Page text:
Unlock Your Full Potential With Better Posture
Proper alignment can make you more comfortable and powerful in and out of the gym. Here's how to set yourself up for success.
Not to be your mum here, but you should really sit up straight.
Improving your posture can help you avoid discomfort and pain, as you likely already know. But experts say it can also improve your athletic performance—in more ways than one.
The Good, the Bad, the Ugly
Having good posture means keeping your body in its natural, intended alignment, dictated mostly by your spine. It looks like this: shoulders back, chest up, spine long, pelvis neutral and ears in line with the top of your shoulders (in other words, no slouching), says R. Alexandra Duma, DACBSP, a sports chiropractor at FICS, a fitness recovery and wellness facility in New York City. It may sound like a laundry list, but by correcting one or two form issues, the others tend to fall in line. After all, your body is one big marionette; pull one string and it moves another.
But thanks to all the sitting and staring at devices people tend to do these days, this natural, intended alignment has evolved into poor posture, where the muscles that should be activating—namely, your deep neck flexors—are lax, so your shoulders and neck roll forward, creating tension in the delicate muscles there that aren't meant to bear that weight, says Duma. In fact, if your head tilts forward even 15 degrees, your 4.5- to 5.5-kilogramme head suddenly feels like 12 kilogrammes for your cervical spine, or neck region, she says. "These stresses build up over time and wear down our bones, joints and ligaments", explains Duma.
And slouching, even if it feels better in the moment, actually requires more energy. Your body has to work extra hard to keep you in a position it was never intended to be in for extended periods of time, which can cause you to become fatigued faster, no matter what you're doing, says Duma, who works with Team USA athletes. Better posture sets you up to be more efficient with your movement, so everyday activity and training take less work, says Dan Giordano, a doctor of physiotherapy and the CMO of Bespoke Treatments Physiotherapy.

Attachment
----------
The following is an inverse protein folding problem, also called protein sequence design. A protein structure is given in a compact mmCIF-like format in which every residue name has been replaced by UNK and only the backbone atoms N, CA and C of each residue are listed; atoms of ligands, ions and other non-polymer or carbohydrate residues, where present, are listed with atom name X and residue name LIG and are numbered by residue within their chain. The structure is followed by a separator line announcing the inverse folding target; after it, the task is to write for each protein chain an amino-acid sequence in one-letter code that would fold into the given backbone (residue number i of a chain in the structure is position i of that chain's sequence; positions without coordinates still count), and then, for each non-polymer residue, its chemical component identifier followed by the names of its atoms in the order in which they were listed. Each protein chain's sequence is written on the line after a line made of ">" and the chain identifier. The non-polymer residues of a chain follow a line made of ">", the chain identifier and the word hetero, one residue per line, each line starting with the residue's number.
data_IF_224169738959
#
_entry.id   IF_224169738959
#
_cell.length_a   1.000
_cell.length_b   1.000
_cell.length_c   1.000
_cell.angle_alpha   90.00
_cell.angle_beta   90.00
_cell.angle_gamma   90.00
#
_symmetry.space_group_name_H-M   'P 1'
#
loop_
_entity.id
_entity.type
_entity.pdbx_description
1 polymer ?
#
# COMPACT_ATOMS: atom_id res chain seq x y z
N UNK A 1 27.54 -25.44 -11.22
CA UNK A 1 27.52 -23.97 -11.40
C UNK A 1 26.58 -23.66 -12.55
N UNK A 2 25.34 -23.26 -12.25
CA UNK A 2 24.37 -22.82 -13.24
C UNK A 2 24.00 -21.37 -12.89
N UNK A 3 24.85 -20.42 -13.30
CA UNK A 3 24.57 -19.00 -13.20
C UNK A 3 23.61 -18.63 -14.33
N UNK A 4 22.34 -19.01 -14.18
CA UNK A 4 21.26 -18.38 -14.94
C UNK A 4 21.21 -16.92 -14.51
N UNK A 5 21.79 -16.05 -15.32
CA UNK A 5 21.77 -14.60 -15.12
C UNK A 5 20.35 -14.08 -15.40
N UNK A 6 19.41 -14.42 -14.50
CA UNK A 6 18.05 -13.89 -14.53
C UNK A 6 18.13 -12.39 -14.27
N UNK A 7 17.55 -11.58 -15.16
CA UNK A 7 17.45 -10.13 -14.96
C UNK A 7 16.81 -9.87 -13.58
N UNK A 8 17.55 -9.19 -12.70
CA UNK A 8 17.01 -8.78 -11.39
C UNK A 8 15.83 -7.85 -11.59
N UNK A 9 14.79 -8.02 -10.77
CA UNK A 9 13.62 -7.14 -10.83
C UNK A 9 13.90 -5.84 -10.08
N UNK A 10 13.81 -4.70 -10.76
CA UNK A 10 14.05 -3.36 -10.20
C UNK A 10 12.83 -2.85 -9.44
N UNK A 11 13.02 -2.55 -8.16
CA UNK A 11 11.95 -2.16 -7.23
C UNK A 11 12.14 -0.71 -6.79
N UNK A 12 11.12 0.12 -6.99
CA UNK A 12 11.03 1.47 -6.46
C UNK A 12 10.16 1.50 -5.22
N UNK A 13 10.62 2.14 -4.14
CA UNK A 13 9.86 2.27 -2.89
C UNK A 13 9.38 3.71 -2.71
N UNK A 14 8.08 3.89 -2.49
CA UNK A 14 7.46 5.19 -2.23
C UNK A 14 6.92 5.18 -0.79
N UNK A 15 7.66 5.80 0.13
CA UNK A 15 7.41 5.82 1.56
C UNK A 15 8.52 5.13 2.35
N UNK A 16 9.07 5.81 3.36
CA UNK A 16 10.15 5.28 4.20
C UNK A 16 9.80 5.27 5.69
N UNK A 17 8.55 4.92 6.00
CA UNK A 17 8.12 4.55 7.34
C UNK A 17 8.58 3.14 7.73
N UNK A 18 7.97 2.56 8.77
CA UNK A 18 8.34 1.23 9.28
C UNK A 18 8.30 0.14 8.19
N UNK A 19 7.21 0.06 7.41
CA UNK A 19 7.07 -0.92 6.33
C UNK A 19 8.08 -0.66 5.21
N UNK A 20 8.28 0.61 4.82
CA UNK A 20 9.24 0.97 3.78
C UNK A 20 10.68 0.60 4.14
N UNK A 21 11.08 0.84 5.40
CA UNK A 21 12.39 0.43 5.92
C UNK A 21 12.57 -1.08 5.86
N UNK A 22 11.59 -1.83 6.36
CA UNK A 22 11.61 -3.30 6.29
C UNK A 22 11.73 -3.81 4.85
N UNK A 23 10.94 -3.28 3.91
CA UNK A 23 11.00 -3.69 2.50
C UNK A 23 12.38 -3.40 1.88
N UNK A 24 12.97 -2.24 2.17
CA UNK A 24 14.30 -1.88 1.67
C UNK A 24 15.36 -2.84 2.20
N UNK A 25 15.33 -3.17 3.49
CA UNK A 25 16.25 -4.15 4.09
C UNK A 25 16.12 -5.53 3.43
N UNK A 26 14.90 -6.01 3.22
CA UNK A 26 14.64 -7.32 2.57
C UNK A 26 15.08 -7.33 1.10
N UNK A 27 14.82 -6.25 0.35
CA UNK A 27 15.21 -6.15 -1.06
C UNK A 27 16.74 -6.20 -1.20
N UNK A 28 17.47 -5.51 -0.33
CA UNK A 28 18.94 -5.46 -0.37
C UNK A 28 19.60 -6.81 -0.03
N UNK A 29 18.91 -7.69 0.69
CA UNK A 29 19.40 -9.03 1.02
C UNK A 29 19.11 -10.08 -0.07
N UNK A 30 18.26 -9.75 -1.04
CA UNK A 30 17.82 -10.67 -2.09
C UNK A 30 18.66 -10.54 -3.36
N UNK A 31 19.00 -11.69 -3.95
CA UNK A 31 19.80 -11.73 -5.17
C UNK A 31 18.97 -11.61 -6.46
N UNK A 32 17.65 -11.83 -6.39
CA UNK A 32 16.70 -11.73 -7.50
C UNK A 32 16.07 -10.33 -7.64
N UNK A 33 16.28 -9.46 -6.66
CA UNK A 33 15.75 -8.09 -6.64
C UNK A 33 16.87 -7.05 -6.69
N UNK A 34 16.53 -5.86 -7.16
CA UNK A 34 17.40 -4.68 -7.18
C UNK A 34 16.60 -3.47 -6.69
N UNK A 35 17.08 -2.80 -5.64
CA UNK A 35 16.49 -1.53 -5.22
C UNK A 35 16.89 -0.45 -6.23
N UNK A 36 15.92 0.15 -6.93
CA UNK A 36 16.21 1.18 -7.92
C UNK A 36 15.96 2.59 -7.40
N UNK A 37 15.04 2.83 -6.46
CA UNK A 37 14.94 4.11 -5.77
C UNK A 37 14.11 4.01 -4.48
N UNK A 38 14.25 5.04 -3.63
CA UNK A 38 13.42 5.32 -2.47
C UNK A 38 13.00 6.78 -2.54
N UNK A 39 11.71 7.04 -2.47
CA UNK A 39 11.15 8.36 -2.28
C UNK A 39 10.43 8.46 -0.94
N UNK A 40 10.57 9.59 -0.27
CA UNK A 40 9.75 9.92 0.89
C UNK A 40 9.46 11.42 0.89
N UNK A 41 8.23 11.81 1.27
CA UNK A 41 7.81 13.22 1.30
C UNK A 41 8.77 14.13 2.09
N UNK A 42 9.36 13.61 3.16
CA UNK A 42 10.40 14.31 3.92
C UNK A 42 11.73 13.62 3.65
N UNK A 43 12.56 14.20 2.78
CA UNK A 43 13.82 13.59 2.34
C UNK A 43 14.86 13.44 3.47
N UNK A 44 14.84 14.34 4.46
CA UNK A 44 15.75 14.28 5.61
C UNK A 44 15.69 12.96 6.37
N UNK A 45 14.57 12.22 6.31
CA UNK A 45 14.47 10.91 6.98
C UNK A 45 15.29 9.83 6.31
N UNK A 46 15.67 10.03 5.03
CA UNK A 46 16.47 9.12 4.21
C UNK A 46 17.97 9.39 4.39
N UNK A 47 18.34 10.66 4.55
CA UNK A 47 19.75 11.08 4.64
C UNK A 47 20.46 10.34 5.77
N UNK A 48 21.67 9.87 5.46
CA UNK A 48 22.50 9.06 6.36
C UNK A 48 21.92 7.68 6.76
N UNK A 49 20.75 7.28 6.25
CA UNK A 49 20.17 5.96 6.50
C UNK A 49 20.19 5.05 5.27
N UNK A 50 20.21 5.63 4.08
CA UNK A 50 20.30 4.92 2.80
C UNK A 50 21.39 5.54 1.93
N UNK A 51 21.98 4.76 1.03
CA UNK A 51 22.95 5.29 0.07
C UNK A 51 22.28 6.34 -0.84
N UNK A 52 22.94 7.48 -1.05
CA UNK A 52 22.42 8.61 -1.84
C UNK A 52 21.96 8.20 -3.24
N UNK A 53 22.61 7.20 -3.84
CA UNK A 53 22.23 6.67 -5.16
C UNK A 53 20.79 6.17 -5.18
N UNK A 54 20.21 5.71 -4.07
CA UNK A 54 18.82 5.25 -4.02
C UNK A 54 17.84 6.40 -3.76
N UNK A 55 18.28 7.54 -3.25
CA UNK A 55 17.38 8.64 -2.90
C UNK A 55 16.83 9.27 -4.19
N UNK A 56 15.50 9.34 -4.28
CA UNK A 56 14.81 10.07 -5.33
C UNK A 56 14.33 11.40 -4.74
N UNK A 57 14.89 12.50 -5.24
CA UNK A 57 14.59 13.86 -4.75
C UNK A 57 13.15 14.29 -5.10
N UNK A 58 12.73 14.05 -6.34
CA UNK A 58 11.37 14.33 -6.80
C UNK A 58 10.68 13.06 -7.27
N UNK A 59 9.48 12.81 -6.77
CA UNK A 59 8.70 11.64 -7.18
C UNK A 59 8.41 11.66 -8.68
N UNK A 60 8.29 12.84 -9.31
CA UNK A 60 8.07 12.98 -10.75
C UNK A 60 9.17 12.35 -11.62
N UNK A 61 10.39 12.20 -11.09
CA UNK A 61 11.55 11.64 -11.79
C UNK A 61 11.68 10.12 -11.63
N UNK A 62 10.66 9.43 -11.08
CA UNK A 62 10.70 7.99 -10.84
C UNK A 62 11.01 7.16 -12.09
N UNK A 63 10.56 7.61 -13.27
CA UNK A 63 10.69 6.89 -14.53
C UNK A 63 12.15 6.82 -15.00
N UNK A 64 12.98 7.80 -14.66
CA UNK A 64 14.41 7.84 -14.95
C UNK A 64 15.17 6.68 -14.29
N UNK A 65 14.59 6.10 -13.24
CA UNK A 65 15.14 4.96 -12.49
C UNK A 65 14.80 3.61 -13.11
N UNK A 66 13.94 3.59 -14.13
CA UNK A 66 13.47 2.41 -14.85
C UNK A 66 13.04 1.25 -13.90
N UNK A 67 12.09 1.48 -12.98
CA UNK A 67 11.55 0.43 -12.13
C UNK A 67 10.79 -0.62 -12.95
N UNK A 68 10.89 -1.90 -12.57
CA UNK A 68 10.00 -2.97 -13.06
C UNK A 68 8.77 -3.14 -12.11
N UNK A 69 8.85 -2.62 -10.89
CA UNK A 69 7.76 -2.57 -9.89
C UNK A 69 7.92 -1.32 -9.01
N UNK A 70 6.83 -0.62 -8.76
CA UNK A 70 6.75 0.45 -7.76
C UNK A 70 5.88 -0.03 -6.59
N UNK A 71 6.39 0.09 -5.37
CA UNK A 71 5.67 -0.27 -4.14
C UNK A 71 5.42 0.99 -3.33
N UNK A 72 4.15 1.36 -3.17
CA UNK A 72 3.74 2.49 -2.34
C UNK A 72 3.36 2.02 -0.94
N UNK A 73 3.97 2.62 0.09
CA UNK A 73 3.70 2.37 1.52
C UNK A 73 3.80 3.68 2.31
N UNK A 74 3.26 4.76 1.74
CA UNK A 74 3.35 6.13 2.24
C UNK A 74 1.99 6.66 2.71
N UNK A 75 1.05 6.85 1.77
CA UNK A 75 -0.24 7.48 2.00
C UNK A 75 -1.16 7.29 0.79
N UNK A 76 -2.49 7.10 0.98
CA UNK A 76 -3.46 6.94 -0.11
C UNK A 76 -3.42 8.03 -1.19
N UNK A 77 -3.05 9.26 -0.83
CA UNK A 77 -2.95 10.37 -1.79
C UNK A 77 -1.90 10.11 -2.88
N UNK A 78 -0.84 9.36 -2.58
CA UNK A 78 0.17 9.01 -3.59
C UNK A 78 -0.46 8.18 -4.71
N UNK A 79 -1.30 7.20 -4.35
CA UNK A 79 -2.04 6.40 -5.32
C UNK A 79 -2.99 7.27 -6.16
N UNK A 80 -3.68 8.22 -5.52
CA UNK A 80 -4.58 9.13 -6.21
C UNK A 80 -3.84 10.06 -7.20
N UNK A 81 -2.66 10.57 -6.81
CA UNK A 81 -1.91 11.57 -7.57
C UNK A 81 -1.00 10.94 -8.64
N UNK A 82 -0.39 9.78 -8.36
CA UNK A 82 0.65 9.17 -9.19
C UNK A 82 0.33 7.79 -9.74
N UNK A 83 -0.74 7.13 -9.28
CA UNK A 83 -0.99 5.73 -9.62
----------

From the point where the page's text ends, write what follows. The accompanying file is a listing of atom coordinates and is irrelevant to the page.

"Slouching, even if it feels better in the moment, actually requires more energy. Your body has to work extra hard to keep you in a position it was never intended to be in for extended periods of time, which can cause you to become fatigued faster".
R. Alexandra Duma
DACBSP, Sports Chiropractor at FICS, a fitness recovery and wellness facility in New York City
The Posture-Performance Relationship
Unsurprisingly, all of this can affect your mechanics, says Giordano. That's because limiting your mobility in one area of the body causes the lesser-equipped surrounding muscles and joints to pick up the slack, increasing your risk of injury and harming your performance.
For example, if you play an overhead sport, like volleyball, or even just lift weights, poor posture can gradually increase the internal and upward rotation of your shoulder blades during serves and presses. This results in a higher risk of impingements and other shoulder injuries, says Giordano.